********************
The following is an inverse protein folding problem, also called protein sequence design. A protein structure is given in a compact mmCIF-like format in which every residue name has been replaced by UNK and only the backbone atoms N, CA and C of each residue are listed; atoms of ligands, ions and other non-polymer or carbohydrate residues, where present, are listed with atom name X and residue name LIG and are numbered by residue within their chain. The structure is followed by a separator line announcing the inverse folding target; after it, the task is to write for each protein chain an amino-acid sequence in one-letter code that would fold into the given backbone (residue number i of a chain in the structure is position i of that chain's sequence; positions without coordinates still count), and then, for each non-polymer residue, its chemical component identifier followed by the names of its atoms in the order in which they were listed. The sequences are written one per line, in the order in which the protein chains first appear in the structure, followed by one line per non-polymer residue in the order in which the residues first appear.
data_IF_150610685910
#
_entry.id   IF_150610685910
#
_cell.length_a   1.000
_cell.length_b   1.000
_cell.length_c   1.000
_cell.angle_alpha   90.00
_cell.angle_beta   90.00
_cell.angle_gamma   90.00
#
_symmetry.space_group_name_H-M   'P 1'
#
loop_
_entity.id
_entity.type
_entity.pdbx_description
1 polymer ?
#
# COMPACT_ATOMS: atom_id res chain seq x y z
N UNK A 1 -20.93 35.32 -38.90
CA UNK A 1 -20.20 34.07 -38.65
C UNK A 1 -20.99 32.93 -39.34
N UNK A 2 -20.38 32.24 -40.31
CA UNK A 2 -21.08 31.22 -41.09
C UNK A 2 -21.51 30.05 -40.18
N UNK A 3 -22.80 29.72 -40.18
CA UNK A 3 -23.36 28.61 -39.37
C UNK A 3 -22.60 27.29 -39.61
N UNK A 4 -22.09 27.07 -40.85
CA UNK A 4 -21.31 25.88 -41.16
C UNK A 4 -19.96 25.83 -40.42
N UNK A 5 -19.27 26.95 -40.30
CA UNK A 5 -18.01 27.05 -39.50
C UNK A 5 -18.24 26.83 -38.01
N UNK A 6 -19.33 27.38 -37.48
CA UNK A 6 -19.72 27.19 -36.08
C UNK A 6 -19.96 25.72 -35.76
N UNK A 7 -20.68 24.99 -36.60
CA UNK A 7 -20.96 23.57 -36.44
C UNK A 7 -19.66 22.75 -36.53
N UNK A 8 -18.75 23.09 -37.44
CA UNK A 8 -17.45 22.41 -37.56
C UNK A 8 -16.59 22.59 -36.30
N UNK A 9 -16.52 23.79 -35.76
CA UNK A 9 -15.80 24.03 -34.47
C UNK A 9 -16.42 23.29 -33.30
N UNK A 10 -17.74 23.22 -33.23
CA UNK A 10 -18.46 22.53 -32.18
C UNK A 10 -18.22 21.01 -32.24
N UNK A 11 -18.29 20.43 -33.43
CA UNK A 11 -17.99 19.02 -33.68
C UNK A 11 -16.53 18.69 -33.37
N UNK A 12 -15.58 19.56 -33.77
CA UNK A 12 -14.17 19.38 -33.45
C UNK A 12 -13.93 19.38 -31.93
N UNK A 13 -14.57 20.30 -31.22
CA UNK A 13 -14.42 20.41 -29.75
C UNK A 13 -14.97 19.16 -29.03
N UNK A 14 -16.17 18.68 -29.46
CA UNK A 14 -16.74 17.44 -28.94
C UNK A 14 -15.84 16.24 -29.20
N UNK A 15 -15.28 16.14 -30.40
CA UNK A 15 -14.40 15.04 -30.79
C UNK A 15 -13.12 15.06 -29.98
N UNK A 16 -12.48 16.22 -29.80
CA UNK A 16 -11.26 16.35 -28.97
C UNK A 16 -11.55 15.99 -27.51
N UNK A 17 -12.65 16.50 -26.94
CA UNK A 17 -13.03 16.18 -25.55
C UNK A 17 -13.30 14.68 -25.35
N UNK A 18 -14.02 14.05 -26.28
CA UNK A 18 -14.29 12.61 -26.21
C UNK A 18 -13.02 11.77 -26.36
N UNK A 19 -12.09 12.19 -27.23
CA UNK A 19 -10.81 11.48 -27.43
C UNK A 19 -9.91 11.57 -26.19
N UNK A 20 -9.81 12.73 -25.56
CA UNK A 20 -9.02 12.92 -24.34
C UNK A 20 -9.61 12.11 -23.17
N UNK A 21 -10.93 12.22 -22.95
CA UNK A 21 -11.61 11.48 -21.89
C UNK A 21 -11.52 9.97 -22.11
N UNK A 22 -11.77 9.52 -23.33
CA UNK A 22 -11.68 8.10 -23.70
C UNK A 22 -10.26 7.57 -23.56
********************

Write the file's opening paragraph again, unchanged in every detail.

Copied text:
The following is an inverse protein folding problem, also called protein sequence design. A protein structure is given in a compact mmCIF-like format in which every residue name has been replaced by UNK and only the backbone atoms N, CA and C of each residue are listed; atoms of ligands, ions and other non-polymer or carbohydrate residues, where present, are listed with atom name X and residue name LIG and are numbered by residue within their chain. The structure is followed by a separator line announcing the inverse folding target; after it, the task is to write for each protein chain an amino-acid sequence in one-letter code that would fold into the given backbone (residue number i of a chain in the structure is position i of that chain's sequence; positions without coordinates still count), and then, for each non-polymer residue, its chemical component identifier followed by the names of its atoms in the order in which they were listed. The sequences are written one per line, in the order in which the protein chains first appear in the structure, followed by one line per non-polymer residue in the order in which the residues first appear.